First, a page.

Although the transaction is ‘just’ an asset purchase, it nonetheless stands as the largest infosec acquisition in history, according to 451 Research’s M&A KnowledgeBase. Another way to look at it: Broadcom’s massive bet on Symantec basically equals a full year’s worth of M&A spending for the entire infosec market. (The M&A KnowledgeBase shows annual spending across the infosec sector over the past two decades has ranged widely from $2bn to $28bn, depending on blockbuster deals.)

By virtually any measure, Broadcom is paying up for Symantec’s castoff business. Divestitures, particularly those involving low- or no-growth businesses, invariably garner a discount to broad-market M&A multiples. Depending on the segment and the assets, divestitures can get done at 1-2x sales, or half the prevailing prices in outright acquisitions.

At a purchase price of more than $10bn, Broadcom is valuing the enterprise security division at 4.5x sales. (In the most-recent fiscal year, Symantec’s enterprise group posted sales of $2.4bn, a level that hasn’t really changed in three years.) That’s even slightly richer than the 4.3x that Broadcom paid in its landmark acquisition last summer of CA Technologies.

The most-significant portion of Symantec falling into the portfolio of a financially minded consolidator comes after a prolonged slump at Big Yellow, which has served – not entirely fairly – as a company caught on the wrong side of disruption. As one indicator, consider that its stock price has basically been stuck in place for the past half-decade. During that same period, other business-focused security vendors have emerged and created somewhere in the neighborhood of $100bn – or 10x the terminal value of Symantec’s enterprise business – in both the public and private markets. We’ll have a full report on this transaction for subscribers to 451 Research’s Market Insight service later today.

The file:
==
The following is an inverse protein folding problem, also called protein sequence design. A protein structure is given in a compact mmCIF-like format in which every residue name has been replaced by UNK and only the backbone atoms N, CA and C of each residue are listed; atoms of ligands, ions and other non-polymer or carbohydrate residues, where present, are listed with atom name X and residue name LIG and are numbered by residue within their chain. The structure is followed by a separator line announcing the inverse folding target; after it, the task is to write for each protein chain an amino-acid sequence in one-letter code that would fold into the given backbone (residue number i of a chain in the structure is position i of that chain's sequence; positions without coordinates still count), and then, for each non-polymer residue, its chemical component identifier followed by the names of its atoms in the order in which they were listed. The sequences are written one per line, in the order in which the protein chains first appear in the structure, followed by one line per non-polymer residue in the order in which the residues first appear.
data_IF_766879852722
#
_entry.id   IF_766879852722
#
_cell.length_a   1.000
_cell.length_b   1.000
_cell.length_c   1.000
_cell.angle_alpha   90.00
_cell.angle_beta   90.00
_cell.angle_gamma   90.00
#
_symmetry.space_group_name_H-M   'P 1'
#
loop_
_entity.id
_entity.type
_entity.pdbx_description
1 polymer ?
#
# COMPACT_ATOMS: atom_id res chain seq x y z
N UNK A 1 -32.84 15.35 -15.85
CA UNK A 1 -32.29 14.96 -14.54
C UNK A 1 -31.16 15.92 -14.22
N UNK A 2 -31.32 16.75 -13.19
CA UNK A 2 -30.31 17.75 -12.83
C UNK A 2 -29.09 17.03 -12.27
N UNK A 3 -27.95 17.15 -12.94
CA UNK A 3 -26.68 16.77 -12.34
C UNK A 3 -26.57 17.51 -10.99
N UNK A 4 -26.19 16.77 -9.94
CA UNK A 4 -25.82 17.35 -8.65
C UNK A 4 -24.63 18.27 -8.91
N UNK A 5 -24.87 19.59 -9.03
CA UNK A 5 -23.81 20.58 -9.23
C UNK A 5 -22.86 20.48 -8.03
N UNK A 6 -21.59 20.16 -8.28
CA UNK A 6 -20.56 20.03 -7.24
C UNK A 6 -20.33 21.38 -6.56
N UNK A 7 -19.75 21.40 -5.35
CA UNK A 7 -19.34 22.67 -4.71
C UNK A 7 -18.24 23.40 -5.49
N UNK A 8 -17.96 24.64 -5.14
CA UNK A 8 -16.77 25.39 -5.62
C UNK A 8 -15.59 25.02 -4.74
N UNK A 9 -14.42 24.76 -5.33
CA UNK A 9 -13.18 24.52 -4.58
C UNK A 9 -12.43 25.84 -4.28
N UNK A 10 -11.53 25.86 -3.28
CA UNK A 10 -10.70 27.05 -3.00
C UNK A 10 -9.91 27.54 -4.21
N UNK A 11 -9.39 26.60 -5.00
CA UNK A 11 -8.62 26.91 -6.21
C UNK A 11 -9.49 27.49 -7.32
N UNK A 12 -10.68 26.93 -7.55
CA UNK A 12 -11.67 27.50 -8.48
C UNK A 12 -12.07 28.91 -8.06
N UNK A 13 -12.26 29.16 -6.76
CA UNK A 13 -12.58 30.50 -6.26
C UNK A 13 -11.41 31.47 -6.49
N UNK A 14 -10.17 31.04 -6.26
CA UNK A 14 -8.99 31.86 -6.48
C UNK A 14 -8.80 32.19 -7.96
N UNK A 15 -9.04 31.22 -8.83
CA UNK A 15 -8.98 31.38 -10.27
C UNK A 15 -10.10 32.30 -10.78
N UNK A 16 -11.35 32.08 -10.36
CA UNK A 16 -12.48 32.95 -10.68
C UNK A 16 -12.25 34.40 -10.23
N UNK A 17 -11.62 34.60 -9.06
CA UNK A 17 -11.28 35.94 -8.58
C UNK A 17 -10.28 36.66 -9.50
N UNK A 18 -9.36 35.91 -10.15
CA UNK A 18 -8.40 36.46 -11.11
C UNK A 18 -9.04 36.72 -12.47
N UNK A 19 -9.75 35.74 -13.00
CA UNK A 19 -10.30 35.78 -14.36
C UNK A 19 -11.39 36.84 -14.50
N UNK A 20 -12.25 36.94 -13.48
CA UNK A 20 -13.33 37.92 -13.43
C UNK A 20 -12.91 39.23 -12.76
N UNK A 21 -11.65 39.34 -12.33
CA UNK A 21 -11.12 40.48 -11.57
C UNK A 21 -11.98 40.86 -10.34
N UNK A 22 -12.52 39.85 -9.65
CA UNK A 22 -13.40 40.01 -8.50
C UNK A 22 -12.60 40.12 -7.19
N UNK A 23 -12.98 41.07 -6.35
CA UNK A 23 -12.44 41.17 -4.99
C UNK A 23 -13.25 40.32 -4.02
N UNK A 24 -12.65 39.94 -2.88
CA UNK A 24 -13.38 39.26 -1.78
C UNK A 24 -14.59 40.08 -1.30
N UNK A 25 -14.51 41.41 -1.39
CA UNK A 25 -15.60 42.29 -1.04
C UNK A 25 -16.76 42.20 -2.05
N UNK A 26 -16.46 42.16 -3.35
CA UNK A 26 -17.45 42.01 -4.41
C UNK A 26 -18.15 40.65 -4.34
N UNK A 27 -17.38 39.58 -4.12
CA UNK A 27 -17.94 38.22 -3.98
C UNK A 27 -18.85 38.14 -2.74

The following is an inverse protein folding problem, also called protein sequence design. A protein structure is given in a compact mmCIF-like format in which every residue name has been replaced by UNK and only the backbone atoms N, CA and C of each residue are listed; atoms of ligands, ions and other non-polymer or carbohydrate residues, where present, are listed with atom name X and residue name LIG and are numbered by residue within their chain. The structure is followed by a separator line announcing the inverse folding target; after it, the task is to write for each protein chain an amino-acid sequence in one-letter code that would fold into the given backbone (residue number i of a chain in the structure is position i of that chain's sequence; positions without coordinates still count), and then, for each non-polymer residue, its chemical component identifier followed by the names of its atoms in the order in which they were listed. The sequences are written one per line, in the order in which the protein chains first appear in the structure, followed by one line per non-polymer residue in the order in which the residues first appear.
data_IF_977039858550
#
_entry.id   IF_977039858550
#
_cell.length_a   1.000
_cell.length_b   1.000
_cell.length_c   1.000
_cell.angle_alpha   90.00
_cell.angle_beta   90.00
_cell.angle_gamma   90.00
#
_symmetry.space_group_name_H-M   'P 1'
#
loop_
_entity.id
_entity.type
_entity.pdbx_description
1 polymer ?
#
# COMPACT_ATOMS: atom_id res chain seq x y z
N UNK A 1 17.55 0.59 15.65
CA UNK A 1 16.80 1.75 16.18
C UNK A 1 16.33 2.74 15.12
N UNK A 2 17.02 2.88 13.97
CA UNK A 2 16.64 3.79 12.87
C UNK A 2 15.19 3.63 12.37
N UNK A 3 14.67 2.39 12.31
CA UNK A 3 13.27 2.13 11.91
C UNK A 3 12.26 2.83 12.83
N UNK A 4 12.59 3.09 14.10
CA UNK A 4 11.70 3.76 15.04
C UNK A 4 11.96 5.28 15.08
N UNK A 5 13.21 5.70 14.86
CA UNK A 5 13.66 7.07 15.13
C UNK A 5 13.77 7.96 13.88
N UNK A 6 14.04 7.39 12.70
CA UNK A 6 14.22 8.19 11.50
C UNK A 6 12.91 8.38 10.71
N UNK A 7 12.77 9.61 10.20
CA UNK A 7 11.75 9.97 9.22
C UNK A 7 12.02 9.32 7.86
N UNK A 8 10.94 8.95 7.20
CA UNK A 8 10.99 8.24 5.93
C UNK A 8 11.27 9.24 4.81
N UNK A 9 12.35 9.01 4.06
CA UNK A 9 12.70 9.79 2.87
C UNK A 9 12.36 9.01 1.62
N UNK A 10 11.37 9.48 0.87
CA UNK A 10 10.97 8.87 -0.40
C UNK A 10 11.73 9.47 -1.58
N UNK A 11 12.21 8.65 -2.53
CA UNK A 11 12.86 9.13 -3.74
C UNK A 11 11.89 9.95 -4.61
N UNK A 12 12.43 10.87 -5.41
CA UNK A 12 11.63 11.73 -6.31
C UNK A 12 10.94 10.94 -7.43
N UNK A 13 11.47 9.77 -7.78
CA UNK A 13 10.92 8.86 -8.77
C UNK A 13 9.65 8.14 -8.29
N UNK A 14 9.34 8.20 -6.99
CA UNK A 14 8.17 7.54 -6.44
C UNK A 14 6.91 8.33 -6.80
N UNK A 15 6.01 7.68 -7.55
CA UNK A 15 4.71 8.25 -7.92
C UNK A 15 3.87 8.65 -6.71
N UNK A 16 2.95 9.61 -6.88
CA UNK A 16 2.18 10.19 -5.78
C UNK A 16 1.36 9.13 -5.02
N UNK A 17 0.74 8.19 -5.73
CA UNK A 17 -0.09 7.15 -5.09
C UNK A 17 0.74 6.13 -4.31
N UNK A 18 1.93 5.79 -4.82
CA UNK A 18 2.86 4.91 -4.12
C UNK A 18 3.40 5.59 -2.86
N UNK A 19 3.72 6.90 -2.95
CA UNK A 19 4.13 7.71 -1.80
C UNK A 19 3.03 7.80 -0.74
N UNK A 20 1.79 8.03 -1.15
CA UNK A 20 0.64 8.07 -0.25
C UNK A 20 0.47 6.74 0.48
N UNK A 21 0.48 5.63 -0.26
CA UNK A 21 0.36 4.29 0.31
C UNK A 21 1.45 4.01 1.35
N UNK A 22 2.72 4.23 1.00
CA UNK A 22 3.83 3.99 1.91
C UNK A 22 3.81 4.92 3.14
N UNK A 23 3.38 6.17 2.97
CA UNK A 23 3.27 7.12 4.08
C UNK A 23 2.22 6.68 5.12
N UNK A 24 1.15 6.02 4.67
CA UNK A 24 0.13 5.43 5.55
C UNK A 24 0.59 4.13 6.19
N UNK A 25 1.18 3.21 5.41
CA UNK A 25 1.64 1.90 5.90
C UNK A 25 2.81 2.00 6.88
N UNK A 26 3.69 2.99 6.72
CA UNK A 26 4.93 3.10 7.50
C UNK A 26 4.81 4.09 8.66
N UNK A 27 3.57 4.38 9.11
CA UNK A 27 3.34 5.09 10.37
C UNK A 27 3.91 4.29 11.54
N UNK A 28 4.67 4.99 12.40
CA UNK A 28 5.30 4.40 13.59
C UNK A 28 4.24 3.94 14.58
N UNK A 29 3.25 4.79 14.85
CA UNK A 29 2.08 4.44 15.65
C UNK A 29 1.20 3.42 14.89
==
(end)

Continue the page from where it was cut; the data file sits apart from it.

What might have been (and what may still be) for Symantec

by Brenon Daly

If not for a last-minute snag in talks to sell itself, Symantec would be headed to this week’s Black Hat not as the single-largest vendor in the information security (infosec) market, but as a subsidiary. Negotiations with chip giant Broadcom reportedly broke down over price (what else?), meaning Big Yellow will be unattached and unchaperoned as the hacker’s ball opens in the desert. We wonder, though, how many more industry confabs will Symantec be attending in its current standing?

A public company for 30 years, Symantec generates almost $5bn of sales each year. Part of the difficulty for Symantec right now is embedded in those two facts about the company. Symantec isn’t moving any closer to the $5bn. In fact, in its most-recent fiscal year it actually slipped further away, as Big Yellow got a little smaller in 2018. Declining revenue doesn’t do much for Wall Street investors.

That’s particularly true in infosec, where budgets across the board are fat and getting fatter. A stunning 87% of IT professionals told 451 Research’s Voice of the Enterprise (VotE): Information Security, Budgets & Outlook 2019 that their companies will have more money to spend on security this year than they did last year. On average, respondents to our VotE survey said their security budgets are up 22%, an enviable bump compared with GDP-like growth rates for overall IT budgets.